December 2011 | Casey's Movie Mania | Movie Reviews, Features & Others

Saturday, 31 December 2011

Review: SLEEPWALKER 夢遊 (2011)

Review: SLEEPWALKER 夢遊 (2011)

Angelica Lee stars as Yi, a lonely woman who runs a garment factory in her own apartment. She's been living a mundane life and frequently haunted by a repeated dream over the years -- a weird dream in which she finds herself stranded in a wasteland and a corpse is buried somewhere underneath. Not only that, she is also a sleepwalker who often wakes up from terrible dreams that she can't remember how come her hands ends up being dirty, her belongings misplaced or her footprints appeared on the bedroom floor. However, it isn't just her terrible dreams and sleepwalking issue that plagued her ongoing life. Her ex-husband Ming (Kenny Wong) has gone missing, and Yi is the main suspect since she is the last person Ming has met on the night of his subsequent disappearance. Sergeant Au (Huo Siyan) suspects something is not right with Yi, especially after she has caught her wandering around at night in her nightgown. That's not all, Au's cousin Peggy (Charlie Young), who has recently paid the ransom for her kidnapped son, is reportedly missing as well. Could these two separate missing cases are somehow connected? As the movie goes on, Yi agrees to cooperate with Sergeant Au to recall her dreams through a series of hypnotism, which subsequently reveals something that Yi has never suspect all this while.

Review: HUGO (2011)


Mention the name of Martin Scorsese, he's a legendary filmmaker who is best known for directing gangster movies as well as anything that is related to violence and dark characters (e.g. MEAN STREET, TAXI DRIVER, GOODFELLAS, CASINO, THE DEPARTED). But a children's fantasy adventure? It's really hard to believe when I first heard Scorsese was going to adapt Brian Selznick's award-winning children's book The Invention of Hugo Cabret into a movie. But before you write off his first attempt to tackle such genre, let me assured you that HUGO isn't a colossal mistake he is making here. Instead the movie is somewhat heartwarming and at the same time it's perfectly understandable why Scorsese is so peculiar for tackling his first children's fantasy adventure at the first place -- Selznick's book happens to celebrate the wonders of cinema's early days -- a subject that Scorsese loves very much. In fact HUGO has been widely praised by critics as one of the finest movies Scorsese ever directed. As much as I wanted to believe so, I found the universal praise for this movie is an overstatement. HUGO is hardly a masterpiece that one might expect, but still good enough to make this movie worthwhile.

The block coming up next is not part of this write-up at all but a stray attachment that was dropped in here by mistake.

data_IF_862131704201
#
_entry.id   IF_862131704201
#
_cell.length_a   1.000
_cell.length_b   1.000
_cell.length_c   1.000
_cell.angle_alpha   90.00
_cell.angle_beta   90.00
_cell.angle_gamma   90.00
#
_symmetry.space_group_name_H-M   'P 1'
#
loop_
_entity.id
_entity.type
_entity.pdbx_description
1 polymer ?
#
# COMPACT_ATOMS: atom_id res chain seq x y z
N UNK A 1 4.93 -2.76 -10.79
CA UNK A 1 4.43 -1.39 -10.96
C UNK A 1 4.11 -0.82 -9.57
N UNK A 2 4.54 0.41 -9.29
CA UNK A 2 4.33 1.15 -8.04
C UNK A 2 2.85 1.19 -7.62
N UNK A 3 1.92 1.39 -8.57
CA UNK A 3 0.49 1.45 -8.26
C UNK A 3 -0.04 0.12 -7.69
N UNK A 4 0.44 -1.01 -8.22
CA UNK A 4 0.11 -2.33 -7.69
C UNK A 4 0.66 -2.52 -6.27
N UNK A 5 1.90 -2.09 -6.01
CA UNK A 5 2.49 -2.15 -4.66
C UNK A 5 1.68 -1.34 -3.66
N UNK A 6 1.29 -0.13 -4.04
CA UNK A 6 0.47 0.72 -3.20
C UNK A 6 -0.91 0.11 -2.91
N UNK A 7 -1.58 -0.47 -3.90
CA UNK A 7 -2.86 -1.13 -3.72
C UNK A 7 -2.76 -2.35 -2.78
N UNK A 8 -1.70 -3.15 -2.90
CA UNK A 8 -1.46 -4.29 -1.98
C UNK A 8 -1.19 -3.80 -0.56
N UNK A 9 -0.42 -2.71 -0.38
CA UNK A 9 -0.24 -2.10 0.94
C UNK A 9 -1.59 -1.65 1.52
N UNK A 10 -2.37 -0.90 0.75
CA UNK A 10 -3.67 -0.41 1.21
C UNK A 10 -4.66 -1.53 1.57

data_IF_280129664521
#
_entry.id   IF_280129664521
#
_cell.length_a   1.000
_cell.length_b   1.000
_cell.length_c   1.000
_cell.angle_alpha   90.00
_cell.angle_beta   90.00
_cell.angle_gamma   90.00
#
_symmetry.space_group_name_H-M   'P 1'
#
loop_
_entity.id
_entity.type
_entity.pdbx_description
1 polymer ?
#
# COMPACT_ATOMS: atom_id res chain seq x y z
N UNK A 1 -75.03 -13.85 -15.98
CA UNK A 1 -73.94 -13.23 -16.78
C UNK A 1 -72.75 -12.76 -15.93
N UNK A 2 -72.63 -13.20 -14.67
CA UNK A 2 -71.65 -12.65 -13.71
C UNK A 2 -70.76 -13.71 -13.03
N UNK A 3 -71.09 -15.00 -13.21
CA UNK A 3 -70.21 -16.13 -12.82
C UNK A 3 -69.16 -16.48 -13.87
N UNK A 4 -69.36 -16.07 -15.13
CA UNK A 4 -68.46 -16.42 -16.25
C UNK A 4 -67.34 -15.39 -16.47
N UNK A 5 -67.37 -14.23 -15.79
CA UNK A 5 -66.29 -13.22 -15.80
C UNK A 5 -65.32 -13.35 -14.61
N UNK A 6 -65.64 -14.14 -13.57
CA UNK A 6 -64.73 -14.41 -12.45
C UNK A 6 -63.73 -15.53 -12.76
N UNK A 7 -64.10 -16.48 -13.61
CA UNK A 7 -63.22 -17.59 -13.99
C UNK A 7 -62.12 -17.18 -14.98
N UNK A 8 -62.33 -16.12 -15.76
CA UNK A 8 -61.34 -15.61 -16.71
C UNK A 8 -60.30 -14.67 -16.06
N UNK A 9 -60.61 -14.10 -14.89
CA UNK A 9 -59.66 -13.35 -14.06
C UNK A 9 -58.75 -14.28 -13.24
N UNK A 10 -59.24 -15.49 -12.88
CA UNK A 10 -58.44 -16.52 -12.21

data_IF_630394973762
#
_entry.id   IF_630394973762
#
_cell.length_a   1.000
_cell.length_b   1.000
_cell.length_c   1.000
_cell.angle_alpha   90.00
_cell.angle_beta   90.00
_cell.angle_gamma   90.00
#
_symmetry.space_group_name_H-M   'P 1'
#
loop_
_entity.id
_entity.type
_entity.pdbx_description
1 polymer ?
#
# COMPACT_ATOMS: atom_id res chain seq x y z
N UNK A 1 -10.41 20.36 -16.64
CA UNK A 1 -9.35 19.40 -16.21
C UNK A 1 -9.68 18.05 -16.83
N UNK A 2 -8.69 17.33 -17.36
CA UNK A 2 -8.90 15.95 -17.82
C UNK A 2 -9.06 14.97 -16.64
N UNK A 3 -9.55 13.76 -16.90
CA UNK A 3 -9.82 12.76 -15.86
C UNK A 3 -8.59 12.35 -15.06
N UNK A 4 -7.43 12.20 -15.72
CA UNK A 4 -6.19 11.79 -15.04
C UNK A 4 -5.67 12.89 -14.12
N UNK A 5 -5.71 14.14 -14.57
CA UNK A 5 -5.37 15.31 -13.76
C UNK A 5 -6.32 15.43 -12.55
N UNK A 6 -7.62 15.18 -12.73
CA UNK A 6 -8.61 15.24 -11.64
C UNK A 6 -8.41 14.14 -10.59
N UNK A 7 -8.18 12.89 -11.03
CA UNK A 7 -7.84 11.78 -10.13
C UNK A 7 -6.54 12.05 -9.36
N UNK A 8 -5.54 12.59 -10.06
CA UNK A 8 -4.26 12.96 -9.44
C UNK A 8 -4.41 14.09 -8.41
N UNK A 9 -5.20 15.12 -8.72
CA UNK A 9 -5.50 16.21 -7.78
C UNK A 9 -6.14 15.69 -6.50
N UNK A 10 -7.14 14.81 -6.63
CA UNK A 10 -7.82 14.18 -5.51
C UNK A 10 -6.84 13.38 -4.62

Friday, 30 December 2011

Review: THE TREE OF LIFE (2011)


With just four movies stretching in almost 40 years of his directing career, reclusive director Terrence Malick's highly-anticipated and long-awaited fifth feature, THE TREE OF LIFE, had recently awarded the coveted Palme d' Or at the 2011 Cannes Film Festival. It was a surprise anyway, considering most viewers has booing off the movie during the screening premiere. Not only that, THE TREE OF LIFE has also been compared to Stanley Kubrick's sci-fi masterpiece, 2001: A SPACE ODYSSEY (1968). No doubt that from the outlook of the movie, Malick has made a daring and extraordinary approach to explore the wonders of life, the mysteries of death, and the creation of the universe in the utmost spiritual and philosophical point-of-view. The result is a visually elegant, avant-garde drama that is both mystifying and fascinating piece of cinematic experience. However it's hardly the kind of so-called overwhelming masterpiece many critics has been praising all over for this movie. More on that later.